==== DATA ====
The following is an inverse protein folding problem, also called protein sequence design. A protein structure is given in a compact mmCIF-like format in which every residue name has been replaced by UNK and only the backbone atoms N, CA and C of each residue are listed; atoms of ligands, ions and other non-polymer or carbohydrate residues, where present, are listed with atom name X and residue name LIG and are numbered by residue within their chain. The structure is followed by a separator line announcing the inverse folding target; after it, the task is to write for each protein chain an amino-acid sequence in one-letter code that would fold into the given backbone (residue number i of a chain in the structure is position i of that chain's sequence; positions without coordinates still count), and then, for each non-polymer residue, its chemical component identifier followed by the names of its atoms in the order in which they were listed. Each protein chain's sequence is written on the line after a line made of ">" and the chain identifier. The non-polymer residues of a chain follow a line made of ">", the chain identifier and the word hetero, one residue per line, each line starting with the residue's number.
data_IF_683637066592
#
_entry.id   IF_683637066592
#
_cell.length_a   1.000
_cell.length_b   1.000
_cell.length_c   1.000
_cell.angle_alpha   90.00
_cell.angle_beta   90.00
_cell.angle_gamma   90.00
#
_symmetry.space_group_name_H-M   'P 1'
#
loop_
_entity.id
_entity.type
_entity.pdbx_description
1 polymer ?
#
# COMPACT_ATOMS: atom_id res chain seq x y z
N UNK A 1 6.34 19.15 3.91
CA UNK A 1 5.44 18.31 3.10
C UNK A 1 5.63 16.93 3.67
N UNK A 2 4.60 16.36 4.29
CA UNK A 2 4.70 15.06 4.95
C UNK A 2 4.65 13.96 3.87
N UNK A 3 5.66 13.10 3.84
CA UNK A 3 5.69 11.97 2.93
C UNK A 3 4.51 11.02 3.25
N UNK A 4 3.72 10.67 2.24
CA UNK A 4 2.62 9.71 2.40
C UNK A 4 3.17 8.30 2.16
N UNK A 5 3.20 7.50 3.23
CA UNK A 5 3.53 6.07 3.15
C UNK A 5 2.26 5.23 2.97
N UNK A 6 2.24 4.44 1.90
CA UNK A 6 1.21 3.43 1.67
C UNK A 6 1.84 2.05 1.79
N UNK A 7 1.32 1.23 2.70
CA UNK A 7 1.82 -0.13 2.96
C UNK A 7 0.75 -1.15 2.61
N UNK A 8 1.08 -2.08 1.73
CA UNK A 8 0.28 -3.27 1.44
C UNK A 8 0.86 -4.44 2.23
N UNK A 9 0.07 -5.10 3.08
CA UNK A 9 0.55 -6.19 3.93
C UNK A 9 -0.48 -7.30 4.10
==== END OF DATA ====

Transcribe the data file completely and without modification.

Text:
The following is an inverse protein folding problem, also called protein sequence design. A protein structure is given in a compact mmCIF-like format in which every residue name has been replaced by UNK and only the backbone atoms N, CA and C of each residue are listed; atoms of ligands, ions and other non-polymer or carbohydrate residues, where present, are listed with atom name X and residue name LIG and are numbered by residue within their chain. The structure is followed by a separator line announcing the inverse folding target; after it, the task is to write for each protein chain an amino-acid sequence in one-letter code that would fold into the given backbone (residue number i of a chain in the structure is position i of that chain's sequence; positions without coordinates still count), and then, for each non-polymer residue, its chemical component identifier followed by the names of its atoms in the order in which they were listed. Each protein chain's sequence is written on the line after a line made of ">" and the chain identifier. The non-polymer residues of a chain follow a line made of ">", the chain identifier and the word hetero, one residue per line, each line starting with the residue's number.
data_IF_683637066592
#
_entry.id   IF_683637066592
#
_cell.length_a   1.000
_cell.length_b   1.000
_cell.length_c   1.000
_cell.angle_alpha   90.00
_cell.angle_beta   90.00
_cell.angle_gamma   90.00
#
_symmetry.space_group_name_H-M   'P 1'
#
loop_
_entity.id
_entity.type
_entity.pdbx_description
1 polymer ?
#
# COMPACT_ATOMS: atom_id res chain seq x y z
N UNK A 1 6.34 19.15 3.91
CA UNK A 1 5.44 18.31 3.10
C UNK A 1 5.63 16.93 3.67
N UNK A 2 4.60 16.36 4.29
CA UNK A 2 4.70 15.06 4.95
C UNK A 2 4.65 13.96 3.87
N UNK A 3 5.66 13.10 3.84
CA UNK A 3 5.69 11.97 2.93
C UNK A 3 4.51 11.02 3.25
N UNK A 4 3.72 10.67 2.24
CA UNK A 4 2.62 9.71 2.40
C UNK A 4 3.17 8.30 2.16
N UNK A 5 3.20 7.50 3.23
CA UNK A 5 3.53 6.07 3.15
C UNK A 5 2.26 5.23 2.97
N UNK A 6 2.24 4.44 1.90
CA UNK A 6 1.21 3.43 1.67
C UNK A 6 1.84 2.05 1.79
N UNK A 7 1.32 1.23 2.70
CA UNK A 7 1.82 -0.13 2.96
C UNK A 7 0.75 -1.15 2.61
N UNK A 8 1.08 -2.08 1.73
CA UNK A 8 0.28 -3.27 1.44
C UNK A 8 0.86 -4.44 2.23
N UNK A 9 0.07 -5.10 3.08
CA UNK A 9 0.55 -6.19 3.93
C UNK A 9 -0.48 -7.30 4.10